Social Care Starter Guide | Bolin Marketing
September 6, 2016

Social Care Starter Guide

by Ariana Nelson-Klug, Emerging Media Specialist

Times are changing in the customer service industry. Ten years ago if people needed help with a product or wanted to vocalize a complaint, they had to call a 1-800 number and listen to oldies rock for an unspecified amount of time. However, with the rise of social, Twitter and Facebook have become customer service hubs and by 2020, customers will manage 85% of their relationship with brands online.

Simply put, customer service on social media is just an expectation. But, the business reasons go further. As Jeff Bezos says, “If you make customers unhappy in the physical world, they might each tell 6 friends. If you make customers unhappy on the internet, they can each tell 6,000 friends.” Engaging with your customers online, coupled with customer service, is key to managing your brand’s reputation.

Here are the most important things to know about having great customer service on Twitter:

Establish a Social Monitoring Platform
Just signing into Twitter and checking your notifications is not enough for great customer service. Once you have an established a social media monitoring platform, make sure to pull keywords that relate to your company. Like mentions of your company name that aren’t your official handle, popular misspellings of your company name, and any hashtags you have used for campaigns in the past, along with common keywords that you and customers associate with your company.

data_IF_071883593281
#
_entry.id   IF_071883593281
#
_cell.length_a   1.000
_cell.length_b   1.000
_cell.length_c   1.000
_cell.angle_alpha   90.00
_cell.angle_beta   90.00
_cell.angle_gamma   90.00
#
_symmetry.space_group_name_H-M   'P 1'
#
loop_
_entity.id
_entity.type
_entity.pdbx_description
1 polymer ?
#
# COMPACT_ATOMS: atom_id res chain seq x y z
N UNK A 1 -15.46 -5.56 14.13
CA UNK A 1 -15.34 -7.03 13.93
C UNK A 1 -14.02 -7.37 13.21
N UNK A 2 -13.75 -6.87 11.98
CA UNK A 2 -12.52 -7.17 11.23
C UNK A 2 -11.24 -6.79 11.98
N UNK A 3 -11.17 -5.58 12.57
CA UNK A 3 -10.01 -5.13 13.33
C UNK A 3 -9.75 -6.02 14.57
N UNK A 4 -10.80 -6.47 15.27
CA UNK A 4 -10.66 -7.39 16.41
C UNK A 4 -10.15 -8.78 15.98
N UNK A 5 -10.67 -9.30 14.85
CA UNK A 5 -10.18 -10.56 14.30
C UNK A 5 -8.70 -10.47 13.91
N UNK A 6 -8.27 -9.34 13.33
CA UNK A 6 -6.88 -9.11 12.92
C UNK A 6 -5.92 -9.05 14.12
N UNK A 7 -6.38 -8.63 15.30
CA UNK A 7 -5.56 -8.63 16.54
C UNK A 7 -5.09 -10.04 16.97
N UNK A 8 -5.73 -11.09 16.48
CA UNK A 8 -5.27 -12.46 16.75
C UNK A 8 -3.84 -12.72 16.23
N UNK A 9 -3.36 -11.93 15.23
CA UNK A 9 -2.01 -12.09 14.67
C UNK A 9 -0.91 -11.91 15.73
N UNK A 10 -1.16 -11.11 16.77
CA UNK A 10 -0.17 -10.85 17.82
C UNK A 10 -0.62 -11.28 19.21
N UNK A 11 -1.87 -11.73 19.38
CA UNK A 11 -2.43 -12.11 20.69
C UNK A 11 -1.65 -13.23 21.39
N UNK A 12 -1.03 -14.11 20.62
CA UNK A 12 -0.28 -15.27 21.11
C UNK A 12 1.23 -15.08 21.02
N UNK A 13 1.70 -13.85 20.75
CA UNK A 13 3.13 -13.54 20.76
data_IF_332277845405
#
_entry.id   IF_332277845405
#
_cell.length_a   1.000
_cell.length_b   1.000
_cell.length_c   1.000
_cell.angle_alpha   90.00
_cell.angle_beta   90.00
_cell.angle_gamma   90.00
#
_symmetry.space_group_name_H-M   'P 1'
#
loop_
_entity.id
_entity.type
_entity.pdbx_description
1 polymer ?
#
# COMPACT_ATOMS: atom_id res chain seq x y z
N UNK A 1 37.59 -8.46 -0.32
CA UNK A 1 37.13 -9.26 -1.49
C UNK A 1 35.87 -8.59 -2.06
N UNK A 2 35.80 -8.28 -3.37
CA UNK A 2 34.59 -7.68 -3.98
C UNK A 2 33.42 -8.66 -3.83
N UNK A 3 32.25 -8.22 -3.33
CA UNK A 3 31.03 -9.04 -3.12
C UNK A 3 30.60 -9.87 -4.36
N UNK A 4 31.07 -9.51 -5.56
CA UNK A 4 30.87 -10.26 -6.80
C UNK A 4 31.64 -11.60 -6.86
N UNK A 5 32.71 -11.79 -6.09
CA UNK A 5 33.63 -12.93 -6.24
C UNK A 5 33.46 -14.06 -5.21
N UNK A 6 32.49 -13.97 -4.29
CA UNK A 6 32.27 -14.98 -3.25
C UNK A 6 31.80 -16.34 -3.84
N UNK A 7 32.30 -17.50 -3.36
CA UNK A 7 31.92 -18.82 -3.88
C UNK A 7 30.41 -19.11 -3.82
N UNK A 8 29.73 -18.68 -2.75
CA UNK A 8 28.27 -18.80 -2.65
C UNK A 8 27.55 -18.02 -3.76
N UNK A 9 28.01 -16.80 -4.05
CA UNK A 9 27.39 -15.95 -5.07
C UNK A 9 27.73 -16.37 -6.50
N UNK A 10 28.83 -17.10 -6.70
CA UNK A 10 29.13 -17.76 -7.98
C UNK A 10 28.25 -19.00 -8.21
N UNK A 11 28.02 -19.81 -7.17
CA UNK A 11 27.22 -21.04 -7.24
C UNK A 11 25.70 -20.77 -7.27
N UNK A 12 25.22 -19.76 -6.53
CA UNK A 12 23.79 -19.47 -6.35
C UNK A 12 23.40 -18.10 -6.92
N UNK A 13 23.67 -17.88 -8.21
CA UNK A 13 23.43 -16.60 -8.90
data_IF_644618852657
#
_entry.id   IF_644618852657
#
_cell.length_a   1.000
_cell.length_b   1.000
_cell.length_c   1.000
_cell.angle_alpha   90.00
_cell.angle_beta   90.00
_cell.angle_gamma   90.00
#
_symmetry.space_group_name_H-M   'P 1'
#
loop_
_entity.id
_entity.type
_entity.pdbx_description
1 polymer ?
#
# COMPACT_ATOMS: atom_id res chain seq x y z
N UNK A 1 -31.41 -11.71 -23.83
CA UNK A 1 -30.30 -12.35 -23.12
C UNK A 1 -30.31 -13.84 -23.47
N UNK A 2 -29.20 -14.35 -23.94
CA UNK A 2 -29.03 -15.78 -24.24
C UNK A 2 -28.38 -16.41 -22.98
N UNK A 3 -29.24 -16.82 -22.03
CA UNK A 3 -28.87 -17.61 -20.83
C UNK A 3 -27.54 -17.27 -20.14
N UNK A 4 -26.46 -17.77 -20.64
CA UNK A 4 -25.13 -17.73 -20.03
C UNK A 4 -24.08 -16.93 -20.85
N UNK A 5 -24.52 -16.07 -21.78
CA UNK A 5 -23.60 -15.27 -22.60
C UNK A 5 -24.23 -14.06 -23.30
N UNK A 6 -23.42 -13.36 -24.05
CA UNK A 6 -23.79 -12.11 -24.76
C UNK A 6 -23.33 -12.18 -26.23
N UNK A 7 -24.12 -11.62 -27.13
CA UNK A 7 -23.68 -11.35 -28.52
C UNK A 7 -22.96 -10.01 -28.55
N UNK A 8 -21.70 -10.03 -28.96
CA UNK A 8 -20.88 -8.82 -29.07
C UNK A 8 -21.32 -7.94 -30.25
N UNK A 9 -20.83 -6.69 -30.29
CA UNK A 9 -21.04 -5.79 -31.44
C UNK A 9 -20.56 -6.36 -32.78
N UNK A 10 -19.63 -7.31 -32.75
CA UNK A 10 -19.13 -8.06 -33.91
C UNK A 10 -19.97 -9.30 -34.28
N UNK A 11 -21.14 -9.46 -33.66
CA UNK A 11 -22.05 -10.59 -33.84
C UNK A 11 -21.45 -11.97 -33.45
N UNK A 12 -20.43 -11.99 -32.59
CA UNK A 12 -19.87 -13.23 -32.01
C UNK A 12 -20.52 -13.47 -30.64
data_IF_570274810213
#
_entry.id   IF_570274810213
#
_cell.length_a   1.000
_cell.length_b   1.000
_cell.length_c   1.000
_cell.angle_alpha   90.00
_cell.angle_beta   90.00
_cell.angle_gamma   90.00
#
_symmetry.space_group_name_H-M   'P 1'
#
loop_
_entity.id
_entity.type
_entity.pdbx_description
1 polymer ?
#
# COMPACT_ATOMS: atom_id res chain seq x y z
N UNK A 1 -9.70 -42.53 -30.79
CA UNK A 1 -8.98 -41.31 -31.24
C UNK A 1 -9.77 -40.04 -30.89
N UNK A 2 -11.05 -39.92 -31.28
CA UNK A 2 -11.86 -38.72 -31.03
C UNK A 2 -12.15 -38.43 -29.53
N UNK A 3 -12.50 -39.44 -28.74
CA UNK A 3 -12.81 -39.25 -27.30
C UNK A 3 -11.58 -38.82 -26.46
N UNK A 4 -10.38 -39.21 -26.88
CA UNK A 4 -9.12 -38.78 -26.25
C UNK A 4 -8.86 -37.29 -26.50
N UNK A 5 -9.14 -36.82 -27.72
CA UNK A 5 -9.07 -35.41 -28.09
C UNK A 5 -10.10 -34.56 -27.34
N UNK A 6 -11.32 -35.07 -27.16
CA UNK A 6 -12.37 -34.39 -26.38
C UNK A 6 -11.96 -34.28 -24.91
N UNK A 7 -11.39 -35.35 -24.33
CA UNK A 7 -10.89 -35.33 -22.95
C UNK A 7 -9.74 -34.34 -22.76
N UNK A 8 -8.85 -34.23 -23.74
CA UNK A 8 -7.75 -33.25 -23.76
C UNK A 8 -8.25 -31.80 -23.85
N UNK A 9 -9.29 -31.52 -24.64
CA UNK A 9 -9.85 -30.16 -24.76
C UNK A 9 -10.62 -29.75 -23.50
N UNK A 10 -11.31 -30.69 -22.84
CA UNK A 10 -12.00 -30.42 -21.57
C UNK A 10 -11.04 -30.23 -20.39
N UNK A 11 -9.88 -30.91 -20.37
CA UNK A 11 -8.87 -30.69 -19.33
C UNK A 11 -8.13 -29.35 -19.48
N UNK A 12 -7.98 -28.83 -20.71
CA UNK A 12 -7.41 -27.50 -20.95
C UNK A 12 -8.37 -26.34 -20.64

Timing is Actually Everything
There is something about an instant reply that calms even the angriest of customers. The fact that you are there and you are willing to listen to their problem is extremely important. Plus since it is a public platform, other people can see how fast you replied, which is good for your public image.

When to DM
Tweets are limited to 140 characters. After you @ the customer you are talking to, you don’t have a lot of time to explain your answer. If you have a short answer, a public reply is sufficient. If you need to gather any personal information, have a long response, or the customers are especially upset, have them send you a DM. Just make sure you are following them!

Be Available
Depending on your brand’s product or service, customers may contact you after business hours, when they get off work. If you are able to implement the infrastructure, having Twitter customer service available after normal business hours (and on weekends) is a great way to boost customer satisfaction.

Follow Your Brand Voice
Confident, playful, self-assured, helpful, whatever your company’s brand voice is, make sure that all of your tweets fit within it. Consistency is very important when it comes to responses, and having a brand voice to follow makes it that much easier to implement.

A Personalized Touch
Twitter is full of robots. Don’t be one of them! People can tell instantly if you are giving them an already calculated, generic response and they don’t appreciate it. Say their name, reiterate their issue, show that you are a human, that you hear them and that you care about helping them.

(Almost) Always Reply
It is important to reply to negative comments, as someone could just be frustrated about their product or the services they have received up to the point of actually airing their disdain publicly on Twitter. Each brand should have its own rule of thumb for what tweets necessitate a response and using your best judgment is key, too.

 Superior customer service is one of the most important things a company can provide, and having great customer service on Twitter isn’t optional anymore; it’s essential.

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